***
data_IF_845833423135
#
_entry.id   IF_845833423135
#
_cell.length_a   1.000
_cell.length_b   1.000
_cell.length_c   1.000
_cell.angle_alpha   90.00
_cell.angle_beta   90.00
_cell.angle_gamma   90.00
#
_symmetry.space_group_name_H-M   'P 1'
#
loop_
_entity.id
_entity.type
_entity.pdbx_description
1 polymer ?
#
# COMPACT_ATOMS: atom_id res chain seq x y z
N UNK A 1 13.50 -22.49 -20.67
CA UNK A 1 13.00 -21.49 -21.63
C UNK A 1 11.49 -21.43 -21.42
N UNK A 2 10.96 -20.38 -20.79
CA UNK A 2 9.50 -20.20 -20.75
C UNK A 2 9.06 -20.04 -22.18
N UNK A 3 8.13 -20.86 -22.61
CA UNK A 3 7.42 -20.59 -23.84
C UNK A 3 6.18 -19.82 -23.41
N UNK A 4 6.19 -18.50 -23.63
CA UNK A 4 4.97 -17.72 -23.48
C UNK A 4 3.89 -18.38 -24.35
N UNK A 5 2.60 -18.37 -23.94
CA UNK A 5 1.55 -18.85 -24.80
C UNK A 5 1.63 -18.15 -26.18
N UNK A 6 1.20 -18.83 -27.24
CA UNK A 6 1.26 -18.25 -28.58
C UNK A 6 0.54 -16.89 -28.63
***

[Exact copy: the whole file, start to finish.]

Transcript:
data_IF_845833423135
#
_entry.id   IF_845833423135
#
_cell.length_a   1.000
_cell.length_b   1.000
_cell.length_c   1.000
_cell.angle_alpha   90.00
_cell.angle_beta   90.00
_cell.angle_gamma   90.00
#
_symmetry.space_group_name_H-M   'P 1'
#
loop_
_entity.id
_entity.type
_entity.pdbx_description
1 polymer ?
#
# COMPACT_ATOMS: atom_id res chain seq x y z
N UNK A 1 13.50 -22.49 -20.67
CA UNK A 1 13.00 -21.49 -21.63
C UNK A 1 11.49 -21.43 -21.42
N UNK A 2 10.96 -20.38 -20.79
CA UNK A 2 9.50 -20.20 -20.75
C UNK A 2 9.06 -20.04 -22.18
N UNK A 3 8.13 -20.86 -22.61
CA UNK A 3 7.42 -20.59 -23.84
C UNK A 3 6.18 -19.82 -23.41
N UNK A 4 6.19 -18.50 -23.63
CA UNK A 4 4.97 -17.72 -23.48
C UNK A 4 3.89 -18.38 -24.35
N UNK A 5 2.60 -18.37 -23.94
CA UNK A 5 1.55 -18.85 -24.80
C UNK A 5 1.63 -18.15 -26.18
N UNK A 6 1.20 -18.83 -27.24
CA UNK A 6 1.26 -18.25 -28.58
C UNK A 6 0.54 -16.89 -28.63